Image of the Day: Slow-Growing Brains
Image of the Day: Slow-Growing Brains
Scans of eight fossilized adult and infant Australopithecus afarensis skulls reveal a prolonged period of brain growth during development that may have set the stage for extended childhood learning in later hominins.
Image of the Day: Slow-Growing Brains
Image of the Day: Slow-Growing Brains

Scans of eight fossilized adult and infant Australopithecus afarensis skulls reveal a prolonged period of brain growth during development that may have set the stage for extended childhood learning in later hominins.

Scans of eight fossilized adult and infant Australopithecus afarensis skulls reveal a prolonged period of brain growth during development that may have set the stage for extended childhood learning in later hominins.

Australopithecus afarensis
<em>Australopithecus sediba</em> Not Likely Humans&rsquo; Ancestor: Study
Australopithecus sediba Not Likely Humans’ Ancestor: Study
Kerry Grens | May 9, 2019
The fossil record for the ancient hominin A. sediba is younger than that of Homo, a “highly unlikely” scenario for a direct lineage.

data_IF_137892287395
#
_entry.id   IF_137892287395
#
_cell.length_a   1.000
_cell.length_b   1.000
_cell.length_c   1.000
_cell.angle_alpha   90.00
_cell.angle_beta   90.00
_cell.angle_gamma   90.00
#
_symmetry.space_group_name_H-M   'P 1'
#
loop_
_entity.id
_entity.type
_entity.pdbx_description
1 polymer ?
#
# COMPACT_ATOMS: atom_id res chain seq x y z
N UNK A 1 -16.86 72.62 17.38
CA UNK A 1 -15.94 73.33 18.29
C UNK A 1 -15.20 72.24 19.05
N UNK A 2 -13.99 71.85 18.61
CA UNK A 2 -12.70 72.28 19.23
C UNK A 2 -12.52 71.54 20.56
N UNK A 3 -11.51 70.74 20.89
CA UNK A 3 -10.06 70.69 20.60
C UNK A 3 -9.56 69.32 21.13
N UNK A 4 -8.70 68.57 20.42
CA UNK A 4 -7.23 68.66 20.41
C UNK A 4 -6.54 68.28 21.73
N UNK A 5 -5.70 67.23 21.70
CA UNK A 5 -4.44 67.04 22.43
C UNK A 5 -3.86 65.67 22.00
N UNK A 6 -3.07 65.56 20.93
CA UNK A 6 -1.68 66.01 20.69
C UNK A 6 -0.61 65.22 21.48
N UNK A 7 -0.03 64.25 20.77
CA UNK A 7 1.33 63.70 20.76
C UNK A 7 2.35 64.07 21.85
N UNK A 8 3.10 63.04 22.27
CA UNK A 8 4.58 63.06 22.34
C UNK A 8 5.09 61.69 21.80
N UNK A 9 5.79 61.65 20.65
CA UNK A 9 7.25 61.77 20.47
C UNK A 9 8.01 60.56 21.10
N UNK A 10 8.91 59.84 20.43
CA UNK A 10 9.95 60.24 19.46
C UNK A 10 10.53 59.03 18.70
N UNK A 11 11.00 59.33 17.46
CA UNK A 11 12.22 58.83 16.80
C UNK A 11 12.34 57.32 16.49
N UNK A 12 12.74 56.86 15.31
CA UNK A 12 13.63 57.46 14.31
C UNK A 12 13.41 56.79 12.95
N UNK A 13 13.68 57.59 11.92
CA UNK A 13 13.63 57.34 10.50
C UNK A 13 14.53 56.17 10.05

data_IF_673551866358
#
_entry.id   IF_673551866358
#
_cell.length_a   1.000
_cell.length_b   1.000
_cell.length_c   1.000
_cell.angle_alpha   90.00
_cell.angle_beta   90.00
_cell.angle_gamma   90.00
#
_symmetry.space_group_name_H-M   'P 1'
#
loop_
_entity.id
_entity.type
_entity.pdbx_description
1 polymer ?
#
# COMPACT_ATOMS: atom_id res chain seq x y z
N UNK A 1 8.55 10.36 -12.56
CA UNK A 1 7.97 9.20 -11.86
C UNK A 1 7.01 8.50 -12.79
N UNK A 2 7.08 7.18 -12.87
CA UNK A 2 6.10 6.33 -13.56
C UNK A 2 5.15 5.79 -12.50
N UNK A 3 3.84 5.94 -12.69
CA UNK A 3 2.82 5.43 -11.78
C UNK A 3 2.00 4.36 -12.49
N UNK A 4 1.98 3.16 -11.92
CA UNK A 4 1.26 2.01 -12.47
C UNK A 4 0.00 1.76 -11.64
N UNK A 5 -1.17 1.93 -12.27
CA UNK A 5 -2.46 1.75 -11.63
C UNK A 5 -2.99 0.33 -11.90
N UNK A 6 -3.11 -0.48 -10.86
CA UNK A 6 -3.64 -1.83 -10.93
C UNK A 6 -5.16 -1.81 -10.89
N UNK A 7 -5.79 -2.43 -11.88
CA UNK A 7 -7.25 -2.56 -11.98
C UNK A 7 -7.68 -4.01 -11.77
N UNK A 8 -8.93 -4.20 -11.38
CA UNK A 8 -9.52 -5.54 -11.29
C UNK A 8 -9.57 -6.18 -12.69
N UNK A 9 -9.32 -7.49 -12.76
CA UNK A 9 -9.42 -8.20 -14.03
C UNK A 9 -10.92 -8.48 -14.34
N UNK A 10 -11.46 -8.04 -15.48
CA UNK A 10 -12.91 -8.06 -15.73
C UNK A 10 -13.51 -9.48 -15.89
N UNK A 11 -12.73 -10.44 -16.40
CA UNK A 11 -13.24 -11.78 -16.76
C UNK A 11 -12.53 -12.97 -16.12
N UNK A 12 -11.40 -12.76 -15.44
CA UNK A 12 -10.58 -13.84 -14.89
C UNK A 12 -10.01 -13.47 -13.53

A New Human Ancestor?
A New Human Ancestor?
Bob Grant | May 28, 2015
Researchers in Ethiopia unearth a previously unknown species of hominin, which roamed Africa at the same time as “Lucy.”
Oldest <em>Homo</em> Remains Yet Found
Oldest Homo Remains Yet Found
Ruth Williams | Mar 4, 2015
A newly discovered 2.8 million-year-old jawbone is thought to be that of a direct human ancestor.
Acrobatic Ancestors?
Acrobatic Ancestors?
Beth Marie Mole | Oct 24, 2012
Amid controversy, hominin shoulder-bones suggest that our bipedal relatives still climbed trees.